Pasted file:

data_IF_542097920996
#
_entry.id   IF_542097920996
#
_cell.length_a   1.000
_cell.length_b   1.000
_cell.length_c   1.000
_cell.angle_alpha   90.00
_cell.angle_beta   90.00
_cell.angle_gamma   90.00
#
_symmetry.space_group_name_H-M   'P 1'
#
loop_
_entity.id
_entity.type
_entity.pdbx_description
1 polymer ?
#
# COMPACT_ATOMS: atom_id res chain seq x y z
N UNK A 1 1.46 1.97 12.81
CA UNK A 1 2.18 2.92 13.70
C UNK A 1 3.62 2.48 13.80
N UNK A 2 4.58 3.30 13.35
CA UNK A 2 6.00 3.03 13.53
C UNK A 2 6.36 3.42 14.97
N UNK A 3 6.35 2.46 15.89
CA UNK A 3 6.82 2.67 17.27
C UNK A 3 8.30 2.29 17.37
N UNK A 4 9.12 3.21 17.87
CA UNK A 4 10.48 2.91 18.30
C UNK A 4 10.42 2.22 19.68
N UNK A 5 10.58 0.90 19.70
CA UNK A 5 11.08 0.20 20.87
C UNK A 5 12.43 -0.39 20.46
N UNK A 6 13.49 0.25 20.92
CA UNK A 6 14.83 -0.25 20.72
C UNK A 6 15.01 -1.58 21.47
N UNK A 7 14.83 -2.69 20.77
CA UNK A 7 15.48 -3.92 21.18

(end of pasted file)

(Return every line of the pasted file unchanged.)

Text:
data_IF_542097920996
#
_entry.id   IF_542097920996
#
_cell.length_a   1.000
_cell.length_b   1.000
_cell.length_c   1.000
_cell.angle_alpha   90.00
_cell.angle_beta   90.00
_cell.angle_gamma   90.00
#
_symmetry.space_group_name_H-M   'P 1'
#
loop_
_entity.id
_entity.type
_entity.pdbx_description
1 polymer ?
#
# COMPACT_ATOMS: atom_id res chain seq x y z
N UNK A 1 1.46 1.97 12.81
CA UNK A 1 2.18 2.92 13.70
C UNK A 1 3.62 2.48 13.80
N UNK A 2 4.58 3.30 13.35
CA UNK A 2 6.00 3.03 13.53
C UNK A 2 6.36 3.42 14.97
N UNK A 3 6.35 2.46 15.89
CA UNK A 3 6.82 2.67 17.27
C UNK A 3 8.30 2.29 17.37
N UNK A 4 9.12 3.21 17.87
CA UNK A 4 10.48 2.91 18.30
C UNK A 4 10.42 2.22 19.68
N UNK A 5 10.58 0.90 19.70
CA UNK A 5 11.08 0.20 20.87
C UNK A 5 12.43 -0.39 20.46
N UNK A 6 13.49 0.25 20.92
CA UNK A 6 14.83 -0.25 20.72
C UNK A 6 15.01 -1.58 21.47
N UNK A 7 14.83 -2.69 20.77
CA UNK A 7 15.48 -3.92 21.18